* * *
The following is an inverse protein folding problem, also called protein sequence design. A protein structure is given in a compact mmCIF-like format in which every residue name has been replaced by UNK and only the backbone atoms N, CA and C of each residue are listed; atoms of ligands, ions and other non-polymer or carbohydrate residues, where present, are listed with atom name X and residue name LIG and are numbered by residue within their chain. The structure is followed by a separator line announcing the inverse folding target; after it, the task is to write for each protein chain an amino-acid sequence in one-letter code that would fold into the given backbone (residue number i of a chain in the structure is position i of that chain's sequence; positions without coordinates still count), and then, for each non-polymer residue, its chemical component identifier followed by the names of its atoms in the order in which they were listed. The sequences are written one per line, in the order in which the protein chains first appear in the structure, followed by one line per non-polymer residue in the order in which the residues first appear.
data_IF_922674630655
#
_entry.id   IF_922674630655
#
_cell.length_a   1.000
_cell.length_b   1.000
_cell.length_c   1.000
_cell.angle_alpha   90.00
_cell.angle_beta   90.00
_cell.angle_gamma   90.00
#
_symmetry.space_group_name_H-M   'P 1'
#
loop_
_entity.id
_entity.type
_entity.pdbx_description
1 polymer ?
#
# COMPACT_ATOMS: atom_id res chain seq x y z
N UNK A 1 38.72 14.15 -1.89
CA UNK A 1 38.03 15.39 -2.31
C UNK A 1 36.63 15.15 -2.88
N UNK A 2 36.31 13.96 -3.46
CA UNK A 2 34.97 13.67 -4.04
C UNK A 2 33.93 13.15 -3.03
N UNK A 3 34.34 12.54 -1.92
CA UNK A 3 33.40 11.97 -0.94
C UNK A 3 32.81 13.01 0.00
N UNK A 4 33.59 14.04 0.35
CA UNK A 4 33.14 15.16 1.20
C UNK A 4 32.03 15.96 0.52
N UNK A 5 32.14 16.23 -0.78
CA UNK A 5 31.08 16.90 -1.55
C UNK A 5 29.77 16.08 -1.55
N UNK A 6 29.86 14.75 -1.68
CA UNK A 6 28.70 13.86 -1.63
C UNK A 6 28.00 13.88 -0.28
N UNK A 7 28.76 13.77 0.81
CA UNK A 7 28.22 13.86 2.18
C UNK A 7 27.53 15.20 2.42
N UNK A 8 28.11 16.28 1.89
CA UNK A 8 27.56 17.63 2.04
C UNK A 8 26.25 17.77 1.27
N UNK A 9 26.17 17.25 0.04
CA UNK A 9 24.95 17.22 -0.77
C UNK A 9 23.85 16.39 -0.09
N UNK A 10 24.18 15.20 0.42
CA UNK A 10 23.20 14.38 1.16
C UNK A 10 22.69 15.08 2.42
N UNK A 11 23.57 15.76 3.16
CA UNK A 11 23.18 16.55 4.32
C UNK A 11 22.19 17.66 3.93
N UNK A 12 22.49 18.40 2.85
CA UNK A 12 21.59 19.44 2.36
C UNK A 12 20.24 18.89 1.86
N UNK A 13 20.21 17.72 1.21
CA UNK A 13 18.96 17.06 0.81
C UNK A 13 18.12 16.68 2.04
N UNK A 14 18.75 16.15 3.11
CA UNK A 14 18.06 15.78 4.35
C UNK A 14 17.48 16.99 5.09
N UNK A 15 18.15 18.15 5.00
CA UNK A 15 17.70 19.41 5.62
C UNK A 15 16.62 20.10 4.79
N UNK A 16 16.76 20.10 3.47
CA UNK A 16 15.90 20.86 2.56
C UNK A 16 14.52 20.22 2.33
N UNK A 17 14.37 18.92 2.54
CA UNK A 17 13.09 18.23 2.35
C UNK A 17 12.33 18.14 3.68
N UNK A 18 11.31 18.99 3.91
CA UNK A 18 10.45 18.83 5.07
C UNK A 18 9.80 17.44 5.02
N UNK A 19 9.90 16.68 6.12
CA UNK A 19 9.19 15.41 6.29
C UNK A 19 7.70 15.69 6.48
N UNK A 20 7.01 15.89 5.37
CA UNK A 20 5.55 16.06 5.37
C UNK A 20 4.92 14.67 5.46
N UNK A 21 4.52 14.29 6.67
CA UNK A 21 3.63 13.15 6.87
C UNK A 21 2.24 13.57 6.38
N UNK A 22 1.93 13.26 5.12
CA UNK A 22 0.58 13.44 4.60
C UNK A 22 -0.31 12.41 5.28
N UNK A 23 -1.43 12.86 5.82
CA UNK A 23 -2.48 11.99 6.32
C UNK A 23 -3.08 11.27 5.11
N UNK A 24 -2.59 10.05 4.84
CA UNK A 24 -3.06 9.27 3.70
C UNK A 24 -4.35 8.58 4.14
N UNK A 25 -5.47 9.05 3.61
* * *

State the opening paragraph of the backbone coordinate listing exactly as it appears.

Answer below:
The following is an inverse protein folding problem, also called protein sequence design. A protein structure is given in a compact mmCIF-like format in which every residue name has been replaced by UNK and only the backbone atoms N, CA and C of each residue are listed; atoms of ligands, ions and other non-polymer or carbohydrate residues, where present, are listed with atom name X and residue name LIG and are numbered by residue within their chain. The structure is followed by a separator line announcing the inverse folding target; after it, the task is to write for each protein chain an amino-acid sequence in one-letter code that would fold into the given backbone (residue number i of a chain in the structure is position i of that chain's sequence; positions without coordinates still count), and then, for each non-polymer residue, its chemical component identifier followed by the names of its atoms in the order in which they were listed. The sequences are written one per line, in the order in which the protein chains first appear in the structure, followed by one line per non-polymer residue in the order in which the residues first appear.